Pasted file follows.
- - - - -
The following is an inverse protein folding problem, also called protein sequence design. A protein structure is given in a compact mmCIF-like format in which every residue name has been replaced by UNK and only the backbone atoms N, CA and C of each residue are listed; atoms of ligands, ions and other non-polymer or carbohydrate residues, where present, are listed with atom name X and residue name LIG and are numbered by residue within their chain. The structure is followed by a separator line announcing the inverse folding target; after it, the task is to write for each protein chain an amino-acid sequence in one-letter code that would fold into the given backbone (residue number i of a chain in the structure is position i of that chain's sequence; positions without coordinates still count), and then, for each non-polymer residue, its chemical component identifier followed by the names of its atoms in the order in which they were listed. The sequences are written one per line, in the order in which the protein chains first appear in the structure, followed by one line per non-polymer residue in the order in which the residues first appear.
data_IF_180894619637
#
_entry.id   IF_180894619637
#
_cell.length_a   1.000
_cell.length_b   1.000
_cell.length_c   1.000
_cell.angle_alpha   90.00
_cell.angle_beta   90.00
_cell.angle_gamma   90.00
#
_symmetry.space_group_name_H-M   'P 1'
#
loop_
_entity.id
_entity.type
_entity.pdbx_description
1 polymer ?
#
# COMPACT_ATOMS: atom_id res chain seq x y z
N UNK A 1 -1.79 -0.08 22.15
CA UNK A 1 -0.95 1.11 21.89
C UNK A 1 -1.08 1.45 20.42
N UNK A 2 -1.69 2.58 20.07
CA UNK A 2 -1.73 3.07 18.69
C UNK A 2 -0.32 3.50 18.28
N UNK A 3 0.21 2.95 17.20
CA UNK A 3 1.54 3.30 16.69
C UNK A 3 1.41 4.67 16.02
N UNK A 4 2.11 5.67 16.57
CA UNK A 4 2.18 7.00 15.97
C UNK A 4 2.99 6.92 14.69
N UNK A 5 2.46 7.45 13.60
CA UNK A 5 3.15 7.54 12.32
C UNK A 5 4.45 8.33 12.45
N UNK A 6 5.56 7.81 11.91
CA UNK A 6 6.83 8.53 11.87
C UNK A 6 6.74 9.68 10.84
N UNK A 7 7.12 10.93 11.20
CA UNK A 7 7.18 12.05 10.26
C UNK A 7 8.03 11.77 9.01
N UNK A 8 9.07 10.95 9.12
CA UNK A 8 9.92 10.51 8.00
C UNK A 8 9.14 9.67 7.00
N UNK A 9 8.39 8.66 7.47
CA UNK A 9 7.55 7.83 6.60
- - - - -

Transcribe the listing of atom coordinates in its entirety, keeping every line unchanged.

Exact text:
The following is an inverse protein folding problem, also called protein sequence design. A protein structure is given in a compact mmCIF-like format in which every residue name has been replaced by UNK and only the backbone atoms N, CA and C of each residue are listed; atoms of ligands, ions and other non-polymer or carbohydrate residues, where present, are listed with atom name X and residue name LIG and are numbered by residue within their chain. The structure is followed by a separator line announcing the inverse folding target; after it, the task is to write for each protein chain an amino-acid sequence in one-letter code that would fold into the given backbone (residue number i of a chain in the structure is position i of that chain's sequence; positions without coordinates still count), and then, for each non-polymer residue, its chemical component identifier followed by the names of its atoms in the order in which they were listed. The sequences are written one per line, in the order in which the protein chains first appear in the structure, followed by one line per non-polymer residue in the order in which the residues first appear.
data_IF_180894619637
#
_entry.id   IF_180894619637
#
_cell.length_a   1.000
_cell.length_b   1.000
_cell.length_c   1.000
_cell.angle_alpha   90.00
_cell.angle_beta   90.00
_cell.angle_gamma   90.00
#
_symmetry.space_group_name_H-M   'P 1'
#
loop_
_entity.id
_entity.type
_entity.pdbx_description
1 polymer ?
#
# COMPACT_ATOMS: atom_id res chain seq x y z
N UNK A 1 -1.79 -0.08 22.15
CA UNK A 1 -0.95 1.11 21.89
C UNK A 1 -1.08 1.45 20.42
N UNK A 2 -1.69 2.58 20.07
CA UNK A 2 -1.73 3.07 18.69
C UNK A 2 -0.32 3.50 18.28
N UNK A 3 0.21 2.95 17.20
CA UNK A 3 1.54 3.30 16.69
C UNK A 3 1.41 4.67 16.02
N UNK A 4 2.11 5.67 16.57
CA UNK A 4 2.18 7.00 15.97
C UNK A 4 2.99 6.92 14.69
N UNK A 5 2.46 7.45 13.60
CA UNK A 5 3.15 7.54 12.32
C UNK A 5 4.45 8.33 12.45
N UNK A 6 5.56 7.81 11.91
CA UNK A 6 6.83 8.53 11.87
C UNK A 6 6.74 9.68 10.84
N UNK A 7 7.12 10.93 11.20
CA UNK A 7 7.18 12.05 10.26
C UNK A 7 8.03 11.77 9.01
N UNK A 8 9.07 10.95 9.12
CA UNK A 8 9.92 10.51 8.00
C UNK A 8 9.14 9.67 7.00
N UNK A 9 8.39 8.66 7.47
CA UNK A 9 7.55 7.83 6.60